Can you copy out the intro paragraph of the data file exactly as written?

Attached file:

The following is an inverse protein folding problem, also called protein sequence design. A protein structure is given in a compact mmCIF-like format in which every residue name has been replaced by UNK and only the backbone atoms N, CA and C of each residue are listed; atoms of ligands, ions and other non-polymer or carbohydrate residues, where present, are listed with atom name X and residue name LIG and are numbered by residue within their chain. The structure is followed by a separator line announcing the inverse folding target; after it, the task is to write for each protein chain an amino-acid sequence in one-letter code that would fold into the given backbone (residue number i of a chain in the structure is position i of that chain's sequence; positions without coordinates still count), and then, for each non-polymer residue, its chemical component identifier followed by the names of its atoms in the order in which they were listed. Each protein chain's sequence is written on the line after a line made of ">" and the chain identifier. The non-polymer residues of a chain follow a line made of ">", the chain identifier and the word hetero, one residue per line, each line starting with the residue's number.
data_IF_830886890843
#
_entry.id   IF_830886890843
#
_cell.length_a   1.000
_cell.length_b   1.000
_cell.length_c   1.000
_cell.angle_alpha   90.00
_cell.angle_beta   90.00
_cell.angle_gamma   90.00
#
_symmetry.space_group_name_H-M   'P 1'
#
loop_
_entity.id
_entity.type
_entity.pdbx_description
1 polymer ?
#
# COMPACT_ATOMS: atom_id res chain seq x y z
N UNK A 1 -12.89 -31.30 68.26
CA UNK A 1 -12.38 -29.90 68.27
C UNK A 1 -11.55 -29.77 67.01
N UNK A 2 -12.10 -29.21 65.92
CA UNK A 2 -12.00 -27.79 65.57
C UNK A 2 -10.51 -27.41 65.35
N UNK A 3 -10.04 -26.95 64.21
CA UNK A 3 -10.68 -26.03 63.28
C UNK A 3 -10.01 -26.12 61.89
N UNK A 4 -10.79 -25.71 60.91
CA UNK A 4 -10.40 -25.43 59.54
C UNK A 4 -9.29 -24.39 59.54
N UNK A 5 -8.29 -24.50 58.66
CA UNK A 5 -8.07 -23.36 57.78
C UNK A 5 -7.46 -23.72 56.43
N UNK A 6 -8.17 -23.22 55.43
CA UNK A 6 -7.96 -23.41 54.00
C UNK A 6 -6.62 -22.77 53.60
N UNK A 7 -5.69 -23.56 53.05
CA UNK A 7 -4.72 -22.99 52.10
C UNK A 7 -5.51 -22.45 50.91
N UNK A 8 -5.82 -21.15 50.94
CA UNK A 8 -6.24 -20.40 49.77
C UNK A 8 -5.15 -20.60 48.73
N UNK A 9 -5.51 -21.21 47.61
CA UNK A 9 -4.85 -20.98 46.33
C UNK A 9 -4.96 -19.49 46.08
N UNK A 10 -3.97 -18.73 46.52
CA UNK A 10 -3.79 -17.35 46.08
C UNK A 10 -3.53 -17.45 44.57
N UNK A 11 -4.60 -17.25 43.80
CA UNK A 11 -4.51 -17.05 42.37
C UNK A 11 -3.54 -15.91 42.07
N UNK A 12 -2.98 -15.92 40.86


The following is an inverse protein folding problem, also called protein sequence design. A protein structure is given in a compact mmCIF-like format in which every residue name has been replaced by UNK and only the backbone atoms N, CA and C of each residue are listed; atoms of ligands, ions and other non-polymer or carbohydrate residues, where present, are listed with atom name X and residue name LIG and are numbered by residue within their chain. The structure is followed by a separator line announcing the inverse folding target; after it, the task is to write for each protein chain an amino-acid sequence in one-letter code that would fold into the given backbone (residue number i of a chain in the structure is position i of that chain's sequence; positions without coordinates still count), and then, for each non-polymer residue, its chemical component identifier followed by the names of its atoms in the order in which they were listed. Each protein chain's sequence is written on the line after a line made of ">" and the chain identifier. The non-polymer residues of a chain follow a line made of ">", the chain identifier and the word hetero, one residue per line, each line starting with the residue's number.